A new type of congregation is emerging that combines religious practice with a distinctive element of local culture or community identity, such as artistic expression, missional engagement, table fellowship, or nature. Researchers Tim Shapiro and Kara Faris studied the key characteristics of these alternative faith communities in their book Divergent Church.
Convergence, a worshiping community in Virginia, focuses on the yearning to connect spirituality with artistic and dramatic expression. The Wild Goose congregation in Floyd, Virginia, is centered around Appalachian culture, particularly its music. Simple Church in Grafton, Massachusetts, embraces baking and breaking bread as essential to the life of its community. For Church in the Square in Dallas, Texas, its life as a worshipping community is deeply entwined with its solidarity with the homeless and mentally ill.
Tim Shapiro and Kara Faris attach a name to this type of religious community — divergent church. Their recent book, Divergent Church: The Bright Promise of Alternative Faith Communities (Abingdon Press, 2017) examines the emergence of a new type of congregation that expresses tried and true religious practices in creative ways. A key characteristic of the 13 congregations they studied was the “church plus” factor. The authors explain that “divergent congregations juxtapose their expression of the Gospel with some aspect of their culture that matters deeply to the faith community.” This concern or interest doesn’t just augment their spiritual focus. It is fully integrated into their very way of being church.
A key idea shared by the divergent churches profiled in the book is that faith community is about a way of being, rather than about a doctrine or denomination. Accordingly, Divergent Church gives much attention to a set of practices that define and give meaning to these alternative expressions of church — the practices of building community, engaging in conversation, expressing oneself artistically, sharing meals, reaching out to the broader community, and extending hospitality. While these practices are found in traditional faith communities as well, in divergent churches they are “brought to life with a twist or an addition.” For example, Simple Church breaks bread in multiple ways, not just at the communion table or in the fellowship hall.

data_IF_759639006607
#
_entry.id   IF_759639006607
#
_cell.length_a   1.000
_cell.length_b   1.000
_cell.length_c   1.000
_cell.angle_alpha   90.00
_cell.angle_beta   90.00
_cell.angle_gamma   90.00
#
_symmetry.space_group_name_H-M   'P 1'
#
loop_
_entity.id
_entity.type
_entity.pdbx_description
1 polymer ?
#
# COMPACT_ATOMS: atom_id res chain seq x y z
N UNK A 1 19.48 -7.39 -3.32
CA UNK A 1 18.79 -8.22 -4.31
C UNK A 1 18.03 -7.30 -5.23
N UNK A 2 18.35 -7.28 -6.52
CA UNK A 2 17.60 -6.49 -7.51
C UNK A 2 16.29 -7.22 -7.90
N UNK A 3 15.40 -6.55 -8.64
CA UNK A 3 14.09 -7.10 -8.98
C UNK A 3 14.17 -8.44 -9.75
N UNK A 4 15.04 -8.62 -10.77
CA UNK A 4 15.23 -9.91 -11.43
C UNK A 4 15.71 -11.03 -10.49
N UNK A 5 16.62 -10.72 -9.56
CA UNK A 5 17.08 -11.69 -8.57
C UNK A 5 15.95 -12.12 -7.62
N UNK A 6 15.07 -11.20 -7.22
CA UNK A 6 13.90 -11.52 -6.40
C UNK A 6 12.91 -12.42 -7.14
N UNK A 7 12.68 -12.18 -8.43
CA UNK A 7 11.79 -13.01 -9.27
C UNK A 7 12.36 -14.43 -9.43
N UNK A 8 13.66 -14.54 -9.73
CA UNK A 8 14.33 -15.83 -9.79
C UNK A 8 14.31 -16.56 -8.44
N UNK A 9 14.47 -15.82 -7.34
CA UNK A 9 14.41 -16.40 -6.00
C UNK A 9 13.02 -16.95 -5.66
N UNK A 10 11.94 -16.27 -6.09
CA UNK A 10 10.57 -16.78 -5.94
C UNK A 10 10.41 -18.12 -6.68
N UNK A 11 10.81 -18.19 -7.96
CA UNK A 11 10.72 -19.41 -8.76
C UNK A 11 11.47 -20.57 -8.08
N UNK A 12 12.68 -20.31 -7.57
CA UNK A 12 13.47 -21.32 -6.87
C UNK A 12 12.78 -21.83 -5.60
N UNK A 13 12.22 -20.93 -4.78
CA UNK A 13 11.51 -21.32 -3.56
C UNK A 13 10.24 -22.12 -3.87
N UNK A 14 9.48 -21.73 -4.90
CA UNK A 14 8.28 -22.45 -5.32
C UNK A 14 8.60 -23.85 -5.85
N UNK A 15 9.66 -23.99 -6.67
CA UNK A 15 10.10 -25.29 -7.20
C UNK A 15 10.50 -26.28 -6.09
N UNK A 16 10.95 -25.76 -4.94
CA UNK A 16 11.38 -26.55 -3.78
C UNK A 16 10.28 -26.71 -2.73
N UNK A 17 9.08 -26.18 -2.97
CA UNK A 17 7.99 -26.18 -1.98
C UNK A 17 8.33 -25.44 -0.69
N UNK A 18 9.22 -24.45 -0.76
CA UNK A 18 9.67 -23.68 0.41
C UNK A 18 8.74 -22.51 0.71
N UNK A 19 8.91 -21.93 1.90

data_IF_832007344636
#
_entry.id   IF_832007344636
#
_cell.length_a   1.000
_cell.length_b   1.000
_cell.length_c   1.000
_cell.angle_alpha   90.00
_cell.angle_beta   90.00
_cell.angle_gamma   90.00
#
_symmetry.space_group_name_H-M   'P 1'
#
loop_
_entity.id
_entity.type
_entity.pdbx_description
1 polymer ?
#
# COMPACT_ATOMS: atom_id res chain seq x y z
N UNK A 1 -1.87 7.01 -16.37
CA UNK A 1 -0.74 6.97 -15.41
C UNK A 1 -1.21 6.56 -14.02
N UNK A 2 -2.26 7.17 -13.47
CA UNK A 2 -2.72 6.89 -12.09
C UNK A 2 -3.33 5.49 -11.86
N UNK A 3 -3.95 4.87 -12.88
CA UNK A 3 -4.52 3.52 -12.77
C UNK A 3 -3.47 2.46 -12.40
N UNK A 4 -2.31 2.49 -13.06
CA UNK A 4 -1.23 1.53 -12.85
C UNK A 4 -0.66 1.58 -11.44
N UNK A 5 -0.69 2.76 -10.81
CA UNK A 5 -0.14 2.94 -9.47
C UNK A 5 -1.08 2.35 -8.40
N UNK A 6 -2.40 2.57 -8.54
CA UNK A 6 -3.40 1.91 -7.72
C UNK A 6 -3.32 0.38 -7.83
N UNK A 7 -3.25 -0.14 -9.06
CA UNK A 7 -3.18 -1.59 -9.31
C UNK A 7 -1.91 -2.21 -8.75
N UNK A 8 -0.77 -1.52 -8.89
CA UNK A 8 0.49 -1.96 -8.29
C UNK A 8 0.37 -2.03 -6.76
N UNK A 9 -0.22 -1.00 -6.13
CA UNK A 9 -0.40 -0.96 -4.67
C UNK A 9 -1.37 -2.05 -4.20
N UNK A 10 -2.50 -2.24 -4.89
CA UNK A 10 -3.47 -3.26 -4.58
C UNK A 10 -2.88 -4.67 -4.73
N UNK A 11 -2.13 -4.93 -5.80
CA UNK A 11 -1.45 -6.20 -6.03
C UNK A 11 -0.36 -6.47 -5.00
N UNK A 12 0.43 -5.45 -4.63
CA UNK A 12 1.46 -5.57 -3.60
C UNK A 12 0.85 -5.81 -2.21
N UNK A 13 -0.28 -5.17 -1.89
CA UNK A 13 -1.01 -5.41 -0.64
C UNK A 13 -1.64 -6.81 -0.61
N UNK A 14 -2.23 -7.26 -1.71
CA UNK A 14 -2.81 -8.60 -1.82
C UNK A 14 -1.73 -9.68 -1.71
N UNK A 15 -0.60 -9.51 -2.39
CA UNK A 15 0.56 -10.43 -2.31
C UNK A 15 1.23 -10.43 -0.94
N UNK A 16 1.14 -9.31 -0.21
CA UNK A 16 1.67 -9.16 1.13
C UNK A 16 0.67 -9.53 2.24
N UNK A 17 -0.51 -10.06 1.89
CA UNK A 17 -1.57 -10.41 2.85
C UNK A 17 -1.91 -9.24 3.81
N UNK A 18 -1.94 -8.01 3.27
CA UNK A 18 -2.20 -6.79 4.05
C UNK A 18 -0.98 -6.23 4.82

Inescapably, these novel faith communities push against traditional ecclesiological understandings. Shapiro and Farris review the question of what constitutes a church from the legal, sociological, and theological perspective. But ultimately, the question isn’t whether these new ways of congregating fit into traditional definitions of church, but rather how they might expand the horizons of how we define and experience church.
At the end of the day, the book affirms the creativity of the divergent churches, their ability to connect with people unlikely to be attracted to more traditional expressions of church, and perhaps most importantly their willingness to take risks for the sake of authentic community and honest encounter with the divine in everyday life.
The authors caution that these unique, radically contextualized ways of being church cannot be easily replicated in different contexts. But their stories are an invitation to consider new and distinctive expressions of essential religious beliefs. They invite us to consider what creates religious meaning within our communities and how that might be expressed more authentically and creatively through novel practices. If nothing else, the authors conclude that the presence of divergent churches is a summons to loosen up, experiment, and innovate.
- “Divergent Church,” a Leading Ideas Talks podcast episode featuring Tim Shapiro and Kara Faris
- “PCUSA faith community takes flight, celebrating Appalachian music and culture.” Faith and Leadership. May 15, 2018.
- Networks and Third Places are Today’s Mission Field by Ken Carter and Audrey Warren
- “The Possibilities of Fresh Expressions,” a Leading Ideas Talks podcast episode featuring Ken Carter and Audrey Warren